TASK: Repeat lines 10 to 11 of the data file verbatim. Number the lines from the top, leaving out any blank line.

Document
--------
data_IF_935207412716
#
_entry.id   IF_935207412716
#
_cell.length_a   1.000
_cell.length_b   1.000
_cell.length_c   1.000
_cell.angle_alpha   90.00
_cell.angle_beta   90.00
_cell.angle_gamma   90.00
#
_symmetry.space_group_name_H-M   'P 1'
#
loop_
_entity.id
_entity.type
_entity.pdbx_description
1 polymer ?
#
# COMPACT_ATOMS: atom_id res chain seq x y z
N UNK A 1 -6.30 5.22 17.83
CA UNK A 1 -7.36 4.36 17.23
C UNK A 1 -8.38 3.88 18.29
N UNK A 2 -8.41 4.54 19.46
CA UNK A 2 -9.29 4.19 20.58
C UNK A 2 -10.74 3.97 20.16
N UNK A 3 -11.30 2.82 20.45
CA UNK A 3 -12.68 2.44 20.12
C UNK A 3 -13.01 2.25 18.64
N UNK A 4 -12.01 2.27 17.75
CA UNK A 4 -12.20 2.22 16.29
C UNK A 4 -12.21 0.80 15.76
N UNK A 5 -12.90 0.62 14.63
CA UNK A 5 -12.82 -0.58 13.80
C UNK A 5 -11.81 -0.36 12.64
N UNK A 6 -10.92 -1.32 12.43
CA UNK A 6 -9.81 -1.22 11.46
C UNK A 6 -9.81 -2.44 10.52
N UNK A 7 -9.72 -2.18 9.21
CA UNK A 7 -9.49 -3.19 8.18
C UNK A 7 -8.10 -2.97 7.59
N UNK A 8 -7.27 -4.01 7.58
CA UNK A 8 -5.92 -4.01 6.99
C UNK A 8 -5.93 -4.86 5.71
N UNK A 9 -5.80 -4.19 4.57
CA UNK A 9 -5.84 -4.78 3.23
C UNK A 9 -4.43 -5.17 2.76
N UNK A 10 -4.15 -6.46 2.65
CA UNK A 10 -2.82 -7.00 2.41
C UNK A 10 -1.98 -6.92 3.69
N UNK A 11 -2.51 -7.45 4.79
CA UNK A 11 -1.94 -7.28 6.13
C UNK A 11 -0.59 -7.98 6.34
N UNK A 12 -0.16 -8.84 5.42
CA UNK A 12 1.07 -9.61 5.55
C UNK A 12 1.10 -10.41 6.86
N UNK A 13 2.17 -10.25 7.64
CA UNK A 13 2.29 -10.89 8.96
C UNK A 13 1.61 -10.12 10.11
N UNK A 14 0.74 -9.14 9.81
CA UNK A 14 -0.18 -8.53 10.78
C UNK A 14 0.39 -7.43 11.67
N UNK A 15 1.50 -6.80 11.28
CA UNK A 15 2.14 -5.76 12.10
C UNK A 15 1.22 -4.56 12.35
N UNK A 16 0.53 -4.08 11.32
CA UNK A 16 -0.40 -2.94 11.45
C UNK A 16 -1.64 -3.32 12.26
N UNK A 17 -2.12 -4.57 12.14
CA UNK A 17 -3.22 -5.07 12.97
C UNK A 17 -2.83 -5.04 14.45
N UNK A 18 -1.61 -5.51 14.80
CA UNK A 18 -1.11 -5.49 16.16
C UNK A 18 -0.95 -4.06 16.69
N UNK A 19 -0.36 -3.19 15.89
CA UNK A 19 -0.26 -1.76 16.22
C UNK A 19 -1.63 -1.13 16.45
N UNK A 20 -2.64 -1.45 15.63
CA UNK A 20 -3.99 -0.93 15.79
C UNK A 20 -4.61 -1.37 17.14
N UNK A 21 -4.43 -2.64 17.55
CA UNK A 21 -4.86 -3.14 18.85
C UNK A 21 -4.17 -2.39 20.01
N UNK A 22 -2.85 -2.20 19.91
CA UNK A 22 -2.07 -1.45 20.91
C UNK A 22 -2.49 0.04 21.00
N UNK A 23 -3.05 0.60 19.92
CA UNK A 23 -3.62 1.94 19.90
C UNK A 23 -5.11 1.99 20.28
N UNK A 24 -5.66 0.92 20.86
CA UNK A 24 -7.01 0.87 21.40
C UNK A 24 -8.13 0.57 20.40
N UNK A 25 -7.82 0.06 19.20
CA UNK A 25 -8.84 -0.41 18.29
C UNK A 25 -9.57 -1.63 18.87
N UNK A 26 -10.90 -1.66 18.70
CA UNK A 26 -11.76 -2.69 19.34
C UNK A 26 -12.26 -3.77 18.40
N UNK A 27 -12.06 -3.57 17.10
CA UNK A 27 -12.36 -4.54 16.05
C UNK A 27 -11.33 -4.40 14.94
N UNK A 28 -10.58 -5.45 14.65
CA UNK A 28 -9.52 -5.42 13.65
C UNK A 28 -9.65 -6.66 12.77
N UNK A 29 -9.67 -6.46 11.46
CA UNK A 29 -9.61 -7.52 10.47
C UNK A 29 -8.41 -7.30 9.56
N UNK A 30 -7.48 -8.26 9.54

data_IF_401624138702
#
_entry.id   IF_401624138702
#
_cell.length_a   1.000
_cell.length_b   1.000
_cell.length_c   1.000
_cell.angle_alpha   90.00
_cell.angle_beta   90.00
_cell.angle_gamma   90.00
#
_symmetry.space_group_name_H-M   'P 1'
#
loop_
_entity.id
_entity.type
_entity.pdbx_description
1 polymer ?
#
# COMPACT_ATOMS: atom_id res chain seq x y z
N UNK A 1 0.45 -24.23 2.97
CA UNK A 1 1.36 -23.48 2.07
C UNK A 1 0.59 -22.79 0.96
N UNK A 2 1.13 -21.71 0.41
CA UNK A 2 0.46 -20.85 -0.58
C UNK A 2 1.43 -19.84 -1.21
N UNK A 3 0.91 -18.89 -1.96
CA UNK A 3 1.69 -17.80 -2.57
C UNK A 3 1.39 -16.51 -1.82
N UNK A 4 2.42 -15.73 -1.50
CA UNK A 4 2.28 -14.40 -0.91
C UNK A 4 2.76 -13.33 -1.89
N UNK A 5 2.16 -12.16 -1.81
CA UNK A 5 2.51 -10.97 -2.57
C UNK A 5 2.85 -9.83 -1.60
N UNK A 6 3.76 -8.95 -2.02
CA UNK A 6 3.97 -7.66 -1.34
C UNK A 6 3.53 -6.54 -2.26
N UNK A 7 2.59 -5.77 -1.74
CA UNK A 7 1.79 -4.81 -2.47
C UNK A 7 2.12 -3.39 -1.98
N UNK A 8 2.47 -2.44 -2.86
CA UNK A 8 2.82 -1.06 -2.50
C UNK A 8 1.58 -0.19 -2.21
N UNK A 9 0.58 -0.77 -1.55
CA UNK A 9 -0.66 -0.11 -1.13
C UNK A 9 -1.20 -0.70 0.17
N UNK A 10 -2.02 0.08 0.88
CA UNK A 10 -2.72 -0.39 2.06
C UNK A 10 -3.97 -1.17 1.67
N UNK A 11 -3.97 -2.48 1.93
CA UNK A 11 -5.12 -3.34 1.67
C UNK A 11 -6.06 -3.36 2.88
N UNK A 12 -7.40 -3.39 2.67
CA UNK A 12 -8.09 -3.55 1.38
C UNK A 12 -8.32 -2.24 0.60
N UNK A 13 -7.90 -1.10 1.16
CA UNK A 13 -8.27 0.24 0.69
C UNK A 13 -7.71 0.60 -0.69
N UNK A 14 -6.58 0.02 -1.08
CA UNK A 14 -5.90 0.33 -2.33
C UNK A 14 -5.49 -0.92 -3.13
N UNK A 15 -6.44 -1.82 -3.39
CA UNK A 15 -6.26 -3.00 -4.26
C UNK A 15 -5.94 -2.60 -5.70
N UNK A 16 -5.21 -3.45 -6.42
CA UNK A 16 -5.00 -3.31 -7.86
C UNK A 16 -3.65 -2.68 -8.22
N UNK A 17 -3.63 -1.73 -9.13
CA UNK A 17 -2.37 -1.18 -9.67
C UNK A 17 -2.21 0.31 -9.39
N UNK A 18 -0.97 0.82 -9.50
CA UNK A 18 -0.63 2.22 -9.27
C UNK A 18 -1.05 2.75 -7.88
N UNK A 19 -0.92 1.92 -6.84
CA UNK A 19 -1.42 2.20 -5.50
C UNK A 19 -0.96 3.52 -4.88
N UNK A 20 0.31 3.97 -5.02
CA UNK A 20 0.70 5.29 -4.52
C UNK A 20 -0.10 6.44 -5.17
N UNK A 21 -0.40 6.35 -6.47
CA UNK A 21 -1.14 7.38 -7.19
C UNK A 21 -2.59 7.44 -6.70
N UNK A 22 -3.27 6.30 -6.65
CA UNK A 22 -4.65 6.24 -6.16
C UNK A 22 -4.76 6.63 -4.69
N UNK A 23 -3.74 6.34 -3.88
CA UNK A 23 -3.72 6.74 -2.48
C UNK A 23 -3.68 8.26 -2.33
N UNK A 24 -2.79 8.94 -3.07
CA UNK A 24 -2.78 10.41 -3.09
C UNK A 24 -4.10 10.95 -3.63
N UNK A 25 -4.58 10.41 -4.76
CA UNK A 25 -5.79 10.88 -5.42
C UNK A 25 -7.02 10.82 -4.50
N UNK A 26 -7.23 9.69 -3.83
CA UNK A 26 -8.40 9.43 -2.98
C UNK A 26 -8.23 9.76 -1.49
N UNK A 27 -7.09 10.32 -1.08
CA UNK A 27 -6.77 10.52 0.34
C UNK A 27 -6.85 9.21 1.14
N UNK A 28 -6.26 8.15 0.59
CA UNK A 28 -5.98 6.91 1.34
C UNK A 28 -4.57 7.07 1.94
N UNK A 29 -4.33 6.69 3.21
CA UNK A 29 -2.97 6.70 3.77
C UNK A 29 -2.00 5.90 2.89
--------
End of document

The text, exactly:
_cell.angle_gamma   90.00
#